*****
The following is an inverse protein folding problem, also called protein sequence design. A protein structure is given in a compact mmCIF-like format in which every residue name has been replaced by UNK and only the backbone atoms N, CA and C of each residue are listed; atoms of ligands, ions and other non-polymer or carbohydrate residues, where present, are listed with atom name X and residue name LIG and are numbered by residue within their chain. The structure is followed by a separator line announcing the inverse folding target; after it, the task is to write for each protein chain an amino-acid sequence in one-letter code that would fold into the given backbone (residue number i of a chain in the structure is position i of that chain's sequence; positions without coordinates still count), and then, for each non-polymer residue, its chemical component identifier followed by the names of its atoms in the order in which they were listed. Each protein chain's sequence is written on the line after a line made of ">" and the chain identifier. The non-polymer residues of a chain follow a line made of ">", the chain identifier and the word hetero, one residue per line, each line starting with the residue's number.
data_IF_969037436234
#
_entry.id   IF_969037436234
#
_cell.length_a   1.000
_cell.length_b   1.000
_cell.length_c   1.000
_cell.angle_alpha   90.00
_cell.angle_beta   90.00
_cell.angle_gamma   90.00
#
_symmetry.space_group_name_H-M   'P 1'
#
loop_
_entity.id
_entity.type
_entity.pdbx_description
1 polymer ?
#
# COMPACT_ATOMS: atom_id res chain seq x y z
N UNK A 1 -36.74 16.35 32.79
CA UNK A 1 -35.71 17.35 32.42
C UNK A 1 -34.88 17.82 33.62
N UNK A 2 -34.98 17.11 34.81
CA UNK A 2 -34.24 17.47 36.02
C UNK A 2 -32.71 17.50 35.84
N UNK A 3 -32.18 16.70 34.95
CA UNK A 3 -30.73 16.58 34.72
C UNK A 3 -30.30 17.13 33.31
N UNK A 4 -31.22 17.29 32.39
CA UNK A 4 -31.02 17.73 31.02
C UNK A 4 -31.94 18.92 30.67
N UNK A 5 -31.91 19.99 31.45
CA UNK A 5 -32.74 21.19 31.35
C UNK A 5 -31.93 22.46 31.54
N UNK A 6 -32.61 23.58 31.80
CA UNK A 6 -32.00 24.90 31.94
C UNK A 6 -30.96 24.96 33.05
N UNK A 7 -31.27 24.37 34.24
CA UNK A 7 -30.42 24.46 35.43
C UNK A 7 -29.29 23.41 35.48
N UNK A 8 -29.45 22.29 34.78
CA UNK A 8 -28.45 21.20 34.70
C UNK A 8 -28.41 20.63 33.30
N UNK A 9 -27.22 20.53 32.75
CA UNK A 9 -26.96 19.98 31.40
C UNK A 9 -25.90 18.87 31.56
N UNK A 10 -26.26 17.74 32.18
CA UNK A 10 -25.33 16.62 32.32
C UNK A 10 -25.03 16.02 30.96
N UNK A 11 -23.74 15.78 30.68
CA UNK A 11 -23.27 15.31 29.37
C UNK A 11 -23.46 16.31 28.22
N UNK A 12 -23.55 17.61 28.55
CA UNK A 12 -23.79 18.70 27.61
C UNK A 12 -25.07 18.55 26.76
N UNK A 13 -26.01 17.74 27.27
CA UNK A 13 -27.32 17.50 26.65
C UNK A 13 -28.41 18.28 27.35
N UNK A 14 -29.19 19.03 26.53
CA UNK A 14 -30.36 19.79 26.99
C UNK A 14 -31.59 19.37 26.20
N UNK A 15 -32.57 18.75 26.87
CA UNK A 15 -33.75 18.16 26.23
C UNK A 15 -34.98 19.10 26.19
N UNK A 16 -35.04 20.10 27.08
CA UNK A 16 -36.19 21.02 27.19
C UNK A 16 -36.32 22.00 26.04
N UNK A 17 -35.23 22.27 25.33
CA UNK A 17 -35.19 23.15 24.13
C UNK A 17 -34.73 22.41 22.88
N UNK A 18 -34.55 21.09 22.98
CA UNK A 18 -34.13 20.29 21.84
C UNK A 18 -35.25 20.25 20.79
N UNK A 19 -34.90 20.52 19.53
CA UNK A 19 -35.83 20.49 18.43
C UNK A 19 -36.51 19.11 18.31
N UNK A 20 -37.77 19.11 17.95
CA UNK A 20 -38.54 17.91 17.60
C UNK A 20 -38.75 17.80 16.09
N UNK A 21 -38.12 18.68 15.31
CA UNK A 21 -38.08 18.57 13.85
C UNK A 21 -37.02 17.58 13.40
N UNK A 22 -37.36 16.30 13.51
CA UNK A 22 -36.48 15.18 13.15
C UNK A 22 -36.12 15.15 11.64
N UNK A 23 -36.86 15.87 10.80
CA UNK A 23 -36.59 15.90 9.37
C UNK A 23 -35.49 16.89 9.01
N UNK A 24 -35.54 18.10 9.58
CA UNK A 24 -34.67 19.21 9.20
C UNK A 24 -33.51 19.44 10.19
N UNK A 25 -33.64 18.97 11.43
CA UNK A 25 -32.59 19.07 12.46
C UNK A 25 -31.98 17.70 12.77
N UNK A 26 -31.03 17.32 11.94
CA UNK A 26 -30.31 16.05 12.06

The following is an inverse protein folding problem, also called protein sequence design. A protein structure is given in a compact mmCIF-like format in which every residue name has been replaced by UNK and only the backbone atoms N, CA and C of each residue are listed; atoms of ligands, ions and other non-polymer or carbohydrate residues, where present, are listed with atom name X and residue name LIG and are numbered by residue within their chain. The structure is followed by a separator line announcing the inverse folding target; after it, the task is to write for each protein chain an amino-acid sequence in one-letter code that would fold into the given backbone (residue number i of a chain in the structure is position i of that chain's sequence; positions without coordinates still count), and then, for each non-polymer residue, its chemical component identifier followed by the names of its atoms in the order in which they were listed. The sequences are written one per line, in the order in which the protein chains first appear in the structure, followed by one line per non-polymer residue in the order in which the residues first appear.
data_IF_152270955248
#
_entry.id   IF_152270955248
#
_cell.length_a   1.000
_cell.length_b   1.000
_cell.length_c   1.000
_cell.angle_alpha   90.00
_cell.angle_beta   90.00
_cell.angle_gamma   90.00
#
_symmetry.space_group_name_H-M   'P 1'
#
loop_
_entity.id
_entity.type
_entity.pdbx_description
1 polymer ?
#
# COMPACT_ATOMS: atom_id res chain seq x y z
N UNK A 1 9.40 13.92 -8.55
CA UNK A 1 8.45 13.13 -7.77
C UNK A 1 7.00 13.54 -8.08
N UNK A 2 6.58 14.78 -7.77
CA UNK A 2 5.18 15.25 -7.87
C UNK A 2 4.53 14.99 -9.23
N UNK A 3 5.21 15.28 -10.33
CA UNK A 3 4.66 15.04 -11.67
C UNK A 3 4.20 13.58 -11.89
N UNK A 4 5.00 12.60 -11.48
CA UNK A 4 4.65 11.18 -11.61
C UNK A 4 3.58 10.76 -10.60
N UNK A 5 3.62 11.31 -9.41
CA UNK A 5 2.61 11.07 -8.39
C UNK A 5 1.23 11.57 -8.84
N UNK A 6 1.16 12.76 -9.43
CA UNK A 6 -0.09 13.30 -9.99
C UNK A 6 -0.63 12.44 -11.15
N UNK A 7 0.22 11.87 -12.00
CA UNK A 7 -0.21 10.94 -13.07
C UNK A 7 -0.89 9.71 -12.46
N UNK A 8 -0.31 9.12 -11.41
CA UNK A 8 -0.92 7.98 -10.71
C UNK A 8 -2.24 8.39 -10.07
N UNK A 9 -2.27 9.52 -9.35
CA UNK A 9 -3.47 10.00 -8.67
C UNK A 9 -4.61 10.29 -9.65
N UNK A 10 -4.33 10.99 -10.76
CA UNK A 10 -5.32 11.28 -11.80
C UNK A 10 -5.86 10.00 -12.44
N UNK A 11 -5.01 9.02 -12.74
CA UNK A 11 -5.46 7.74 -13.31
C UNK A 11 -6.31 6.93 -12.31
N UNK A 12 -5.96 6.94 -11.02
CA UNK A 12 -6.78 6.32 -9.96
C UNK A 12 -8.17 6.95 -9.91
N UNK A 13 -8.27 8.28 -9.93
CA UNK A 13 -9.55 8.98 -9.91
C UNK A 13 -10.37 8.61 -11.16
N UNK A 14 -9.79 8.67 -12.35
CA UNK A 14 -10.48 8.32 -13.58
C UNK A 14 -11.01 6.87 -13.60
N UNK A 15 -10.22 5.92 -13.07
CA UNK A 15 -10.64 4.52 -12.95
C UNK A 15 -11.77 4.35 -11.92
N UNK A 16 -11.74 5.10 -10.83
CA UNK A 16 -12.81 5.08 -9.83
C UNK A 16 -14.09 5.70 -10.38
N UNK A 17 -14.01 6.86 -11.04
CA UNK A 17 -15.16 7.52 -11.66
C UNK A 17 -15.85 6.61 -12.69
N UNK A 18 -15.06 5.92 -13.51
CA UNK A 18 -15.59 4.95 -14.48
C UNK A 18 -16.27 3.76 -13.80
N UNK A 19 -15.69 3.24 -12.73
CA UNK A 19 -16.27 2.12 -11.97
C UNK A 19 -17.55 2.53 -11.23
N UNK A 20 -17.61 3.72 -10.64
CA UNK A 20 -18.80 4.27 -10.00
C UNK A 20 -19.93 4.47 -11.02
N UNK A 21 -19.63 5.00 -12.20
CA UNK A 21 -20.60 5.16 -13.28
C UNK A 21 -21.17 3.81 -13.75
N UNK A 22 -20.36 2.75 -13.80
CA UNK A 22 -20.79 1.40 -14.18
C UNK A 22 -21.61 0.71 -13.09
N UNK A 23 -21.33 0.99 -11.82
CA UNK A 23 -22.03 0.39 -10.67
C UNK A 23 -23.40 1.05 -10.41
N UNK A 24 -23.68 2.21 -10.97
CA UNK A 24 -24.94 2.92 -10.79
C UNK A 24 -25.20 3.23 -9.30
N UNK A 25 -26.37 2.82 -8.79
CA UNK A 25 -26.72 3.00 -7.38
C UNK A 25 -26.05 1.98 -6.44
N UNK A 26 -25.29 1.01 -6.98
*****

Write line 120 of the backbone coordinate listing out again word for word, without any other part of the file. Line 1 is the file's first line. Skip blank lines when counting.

N UNK A 1 9.40 13.92 -8.55